Treatment and Services for Shelby County Detainees with Co-occurring Disorders Being Expanded.

FROM 2004 TO 2007, HHS/SAMHSA/CSAT FUNDED THE PROJECT.

A previous rehabilitation program has been established to complement a current initiative to provide more comprehensive recovery services, including residential rehab and long-term case management. The more comprehensive drug use history of an individual, in addition to a complete set of clinical symptoms, will benefit from these more comprehensive treatment offerings, which are designed to promote the diversion of abuse and increase the availability of evidence-based treatment options.
Our research activities have led to the development and distribution of appropriate comprehensive treatment services and expanded access to community-based facilities in collaboration with other organizations and the ability to assess the quality of Foundations Associates’ treatment services, including services for co-occurring disorders.

Ex-offenders in the Nashville region being provided integrated ACT services.

FROM 2007 TO 2012, HHS/SAMHSA/CSAT FUNDED THE PROJECT. PARTNERSHIP WITH THE PARK CENTER.

As part of the Nashville ACT Program, ACT is offered comprehensively to ex-offenders in the Nashville region who are co-occurring disorders and are at high risk of contracting HIV/AIDS. Such ex-offenders have a concurrent addiction, mental illness, and HIV/AIDS. They integrate Robert Drake and Kim Mueser’s evidence-based approaches for HIV/AIDS prevention and treatment into comprehensive substance abuse mental health services. The CDC, NIDA, and SAMHSA will provide systematic HIV/AIDS prevention and treatment to those born with HIV.

In a Rural Community, an Evaluation of Integrated ACT Services was Conducted.

FROM 2002 TO 2005, HHS/SAMHSA/CSAT SPONSORED THE PROJECT. PARTNERSHIP WITH RIDGEVIEW PSYCHIATRIC HOSPITAL AND CENTER, OAK RIDGE, TENNESSEE

In this project, the Assertive Community Team (ACT) model will be implemented to provide adequate comprehensive core care practices for individuals with severe and chronic mental illness who live in rural areas and have co-occurring disorders (Drake et al., 2001). Designed to accommodate the incredibly large number of people underserved by existing systems of care, this project aims to create a model that can be used to treat homeless people who have a mental illness along with drug abuse/dependency issues.

The Strengthening Families Model Being Adapted for Families with Co-occurring Disorders.

FROM 1999 TO 2002, HHS/SAMHSA/CSAP Sponsored THE PROJECT. TENNESSEE DEPARTMENT OF MENTAL HEALTH AND INTELLECTUAL DISABILITIES PARTNERSHIP

Incorporated into the Strengthening Families Initiative, the targeted preventive approach introduced in this particular project is called sustainability of the family program. In the particular case being studied, the Supervision Facilitation Protocol (SFP) was to be expanded so that, as a result of the project, it could be used not only by parents, but also by their children who have been diagnosed with mild to moderate psychopathology. SFP aims to reduce the effects of environmental risk factors to increase protective factors that will keep youth who are at high risk of drug abuse and bad behaviour from developing drug abuse and other problems.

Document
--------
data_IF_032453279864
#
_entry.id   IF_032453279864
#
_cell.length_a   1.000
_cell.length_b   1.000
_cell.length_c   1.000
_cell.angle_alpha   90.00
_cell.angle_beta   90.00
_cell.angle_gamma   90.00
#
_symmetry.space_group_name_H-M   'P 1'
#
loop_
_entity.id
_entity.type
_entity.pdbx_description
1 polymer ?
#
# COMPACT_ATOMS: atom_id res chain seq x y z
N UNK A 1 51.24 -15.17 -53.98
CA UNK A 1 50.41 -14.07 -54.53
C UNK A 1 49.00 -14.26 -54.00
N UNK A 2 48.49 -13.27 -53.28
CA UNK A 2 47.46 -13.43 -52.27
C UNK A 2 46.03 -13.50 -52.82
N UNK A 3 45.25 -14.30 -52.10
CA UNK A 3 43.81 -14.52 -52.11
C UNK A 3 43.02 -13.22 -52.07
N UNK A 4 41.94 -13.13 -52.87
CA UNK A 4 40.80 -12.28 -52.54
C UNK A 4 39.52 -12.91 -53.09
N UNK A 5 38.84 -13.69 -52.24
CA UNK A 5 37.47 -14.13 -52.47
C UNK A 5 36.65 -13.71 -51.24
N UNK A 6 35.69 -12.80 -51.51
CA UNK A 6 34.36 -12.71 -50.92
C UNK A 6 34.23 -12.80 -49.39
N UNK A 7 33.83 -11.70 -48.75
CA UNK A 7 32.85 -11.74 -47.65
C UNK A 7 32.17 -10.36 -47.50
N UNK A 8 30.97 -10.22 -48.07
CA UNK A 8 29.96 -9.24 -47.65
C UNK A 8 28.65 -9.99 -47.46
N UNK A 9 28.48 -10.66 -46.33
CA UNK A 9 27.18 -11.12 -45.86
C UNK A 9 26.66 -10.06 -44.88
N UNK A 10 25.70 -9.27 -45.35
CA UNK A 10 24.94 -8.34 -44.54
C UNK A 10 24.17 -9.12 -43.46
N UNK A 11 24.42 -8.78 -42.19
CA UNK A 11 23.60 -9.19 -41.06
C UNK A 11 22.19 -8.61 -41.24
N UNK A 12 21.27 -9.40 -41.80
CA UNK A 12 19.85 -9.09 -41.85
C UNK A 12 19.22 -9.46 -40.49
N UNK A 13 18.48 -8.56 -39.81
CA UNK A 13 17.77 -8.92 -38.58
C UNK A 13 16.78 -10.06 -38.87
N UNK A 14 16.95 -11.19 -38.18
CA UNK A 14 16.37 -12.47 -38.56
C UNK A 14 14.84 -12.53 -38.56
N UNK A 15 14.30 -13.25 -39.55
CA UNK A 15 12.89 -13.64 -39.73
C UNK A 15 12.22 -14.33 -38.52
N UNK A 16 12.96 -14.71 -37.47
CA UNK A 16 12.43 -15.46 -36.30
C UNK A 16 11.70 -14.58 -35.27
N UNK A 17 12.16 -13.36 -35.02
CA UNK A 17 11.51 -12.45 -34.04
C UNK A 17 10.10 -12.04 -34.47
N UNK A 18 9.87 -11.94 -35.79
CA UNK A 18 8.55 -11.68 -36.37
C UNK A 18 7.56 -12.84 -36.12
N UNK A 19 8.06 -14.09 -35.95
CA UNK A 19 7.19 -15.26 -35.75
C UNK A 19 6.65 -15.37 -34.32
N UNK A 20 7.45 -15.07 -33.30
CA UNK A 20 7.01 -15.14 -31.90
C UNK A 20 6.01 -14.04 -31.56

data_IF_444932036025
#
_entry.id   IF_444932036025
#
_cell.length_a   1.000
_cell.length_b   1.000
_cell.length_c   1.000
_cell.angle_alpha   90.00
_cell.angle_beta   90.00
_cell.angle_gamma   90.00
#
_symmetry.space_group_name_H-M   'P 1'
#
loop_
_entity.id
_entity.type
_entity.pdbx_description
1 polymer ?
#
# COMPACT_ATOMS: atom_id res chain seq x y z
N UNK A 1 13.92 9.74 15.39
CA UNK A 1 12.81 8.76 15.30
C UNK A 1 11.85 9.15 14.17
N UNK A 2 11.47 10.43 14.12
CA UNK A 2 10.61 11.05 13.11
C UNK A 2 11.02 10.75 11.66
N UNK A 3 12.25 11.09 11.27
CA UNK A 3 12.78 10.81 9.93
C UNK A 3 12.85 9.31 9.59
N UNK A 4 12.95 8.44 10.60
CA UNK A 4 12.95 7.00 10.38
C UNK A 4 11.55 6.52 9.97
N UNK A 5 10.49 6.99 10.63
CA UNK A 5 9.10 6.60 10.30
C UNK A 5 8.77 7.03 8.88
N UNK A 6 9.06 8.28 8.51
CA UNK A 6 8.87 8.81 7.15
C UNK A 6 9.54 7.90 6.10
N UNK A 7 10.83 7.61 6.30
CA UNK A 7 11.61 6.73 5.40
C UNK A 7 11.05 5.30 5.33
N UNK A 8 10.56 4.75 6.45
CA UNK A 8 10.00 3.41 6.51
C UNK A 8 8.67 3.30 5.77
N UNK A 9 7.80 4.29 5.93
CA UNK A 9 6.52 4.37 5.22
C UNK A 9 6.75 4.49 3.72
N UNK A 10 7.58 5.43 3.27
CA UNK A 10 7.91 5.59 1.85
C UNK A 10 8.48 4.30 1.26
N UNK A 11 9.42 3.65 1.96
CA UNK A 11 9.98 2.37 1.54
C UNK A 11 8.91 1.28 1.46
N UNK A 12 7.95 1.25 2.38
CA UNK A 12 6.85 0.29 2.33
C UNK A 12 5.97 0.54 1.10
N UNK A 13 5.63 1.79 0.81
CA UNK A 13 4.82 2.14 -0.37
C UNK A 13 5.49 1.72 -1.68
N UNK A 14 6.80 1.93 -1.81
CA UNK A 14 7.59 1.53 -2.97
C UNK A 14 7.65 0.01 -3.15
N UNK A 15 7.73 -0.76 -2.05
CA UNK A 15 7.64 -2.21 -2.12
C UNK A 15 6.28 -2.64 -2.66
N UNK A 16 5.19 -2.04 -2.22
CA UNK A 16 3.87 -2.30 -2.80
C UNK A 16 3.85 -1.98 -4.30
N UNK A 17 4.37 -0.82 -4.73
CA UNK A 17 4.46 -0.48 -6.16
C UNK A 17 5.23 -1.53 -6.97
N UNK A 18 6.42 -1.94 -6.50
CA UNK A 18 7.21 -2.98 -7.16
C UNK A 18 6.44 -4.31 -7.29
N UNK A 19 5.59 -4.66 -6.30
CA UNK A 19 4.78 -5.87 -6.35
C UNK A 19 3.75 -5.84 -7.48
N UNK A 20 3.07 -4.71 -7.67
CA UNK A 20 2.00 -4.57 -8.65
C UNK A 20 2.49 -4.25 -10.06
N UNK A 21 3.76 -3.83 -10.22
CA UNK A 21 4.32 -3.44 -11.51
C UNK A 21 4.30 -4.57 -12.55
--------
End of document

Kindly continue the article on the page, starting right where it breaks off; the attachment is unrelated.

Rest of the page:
Housing Within Reach: Designing, Enacting, and Enforcing Long-Term and Permanent Housing Options for Tennesseans Suffering from Mental Health.

Housing Within Reach: Designing, enacting, and enforcing long-term and permanent housing options for Tennesseans suffering from mental illness.

It has been predicted that this project would have a profound impact upon the housing choices available to Tennesseans with severe and chronic mental illnesses, causing a shift in the housing market for those with severe and chronic mental illnesses.

The Two Major Objectives of This Project Are:

  • To reduce the problem of homelessness among Tennesseans with mental illnesses by securing a resource system that provides access to quality, affordable and consumer-driven housing services, as well as to optimize the existing resource system,
  • The project’s goal is to significantly reduce the stigma associated with mental illness in the state of Tennessee and create a more welcoming environment for people who live in Tennessee neighborhoods, despite co-occurring disorders.

How You Can Get Help

Even though people who suffer from substance abuse disorders can benefit greatly from therapy, they still carry risks in their physical health and safety. When an individual is addicted to anger through any means, they can cause great damage in a matter of seconds. In order to prevent such situations from occurring, families cannot approach people like this without professional help. Generally, the conversation dynamics will not necessarily change in a matter of minutes, but without the help of a professional, anything could go wrong.

Having a trained interventionist who specializes in working with families to develop a greater understanding of anger can facilitate discussions that help alleviate the obsession with anger addiction. In addition, some of these professionals might adopt a friendly attitude towards the individual whose anger increases throughout the conversation. Those situations in which primary mediation will not work are those where anger addiction may cause upset. An interventionist will, in this case, discourage the angry person from inflicting further damage on themselves and others.

If it’s not too much hassle, call us on 615-490-9376 if you’re ready to begin this essential healing process. We can provide you with access to a variety of helpful resources that can help you find the right answer to your anger addiction issues as well as other co-occurring disorders.